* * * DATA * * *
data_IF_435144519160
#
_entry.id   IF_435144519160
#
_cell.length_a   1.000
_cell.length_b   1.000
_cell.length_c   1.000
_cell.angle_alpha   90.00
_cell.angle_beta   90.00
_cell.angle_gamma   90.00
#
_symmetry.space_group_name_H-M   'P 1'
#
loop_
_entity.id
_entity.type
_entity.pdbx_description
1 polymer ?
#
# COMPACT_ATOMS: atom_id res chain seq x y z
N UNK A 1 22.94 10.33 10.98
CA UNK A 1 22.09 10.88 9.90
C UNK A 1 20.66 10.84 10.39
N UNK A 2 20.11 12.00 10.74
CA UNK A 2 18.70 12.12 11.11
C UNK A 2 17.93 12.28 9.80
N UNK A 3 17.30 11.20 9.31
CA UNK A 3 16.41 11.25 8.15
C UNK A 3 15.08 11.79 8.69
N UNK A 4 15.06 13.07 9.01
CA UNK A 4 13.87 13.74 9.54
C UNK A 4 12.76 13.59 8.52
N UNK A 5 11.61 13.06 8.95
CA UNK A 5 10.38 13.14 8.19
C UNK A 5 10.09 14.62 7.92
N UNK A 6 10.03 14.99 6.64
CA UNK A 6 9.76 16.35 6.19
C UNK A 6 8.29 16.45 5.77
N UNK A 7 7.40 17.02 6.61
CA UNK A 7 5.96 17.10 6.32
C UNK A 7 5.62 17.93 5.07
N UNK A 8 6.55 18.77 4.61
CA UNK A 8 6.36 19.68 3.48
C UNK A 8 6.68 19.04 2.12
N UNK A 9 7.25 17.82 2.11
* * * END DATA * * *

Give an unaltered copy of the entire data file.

data_IF_435144519160
#
_entry.id   IF_435144519160
#
_cell.length_a   1.000
_cell.length_b   1.000
_cell.length_c   1.000
_cell.angle_alpha   90.00
_cell.angle_beta   90.00
_cell.angle_gamma   90.00
#
_symmetry.space_group_name_H-M   'P 1'
#
loop_
_entity.id
_entity.type
_entity.pdbx_description
1 polymer ?
#
# COMPACT_ATOMS: atom_id res chain seq x y z
N UNK A 1 22.94 10.33 10.98
CA UNK A 1 22.09 10.88 9.90
C UNK A 1 20.66 10.84 10.39
N UNK A 2 20.11 12.00 10.74
CA UNK A 2 18.70 12.12 11.11
C UNK A 2 17.93 12.28 9.80
N UNK A 3 17.30 11.20 9.31
CA UNK A 3 16.41 11.25 8.15
C UNK A 3 15.08 11.79 8.69
N UNK A 4 15.06 13.07 9.01
CA UNK A 4 13.87 13.74 9.54
C UNK A 4 12.76 13.59 8.52
N UNK A 5 11.61 13.06 8.95
CA UNK A 5 10.38 13.14 8.19
C UNK A 5 10.09 14.62 7.92
N UNK A 6 10.03 14.99 6.64
CA UNK A 6 9.76 16.35 6.19
C UNK A 6 8.29 16.45 5.77
N UNK A 7 7.40 17.02 6.61
CA UNK A 7 5.96 17.10 6.32
C UNK A 7 5.62 17.93 5.07
N UNK A 8 6.55 18.77 4.61
CA UNK A 8 6.36 19.68 3.48
C UNK A 8 6.68 19.04 2.12
N UNK A 9 7.25 17.82 2.11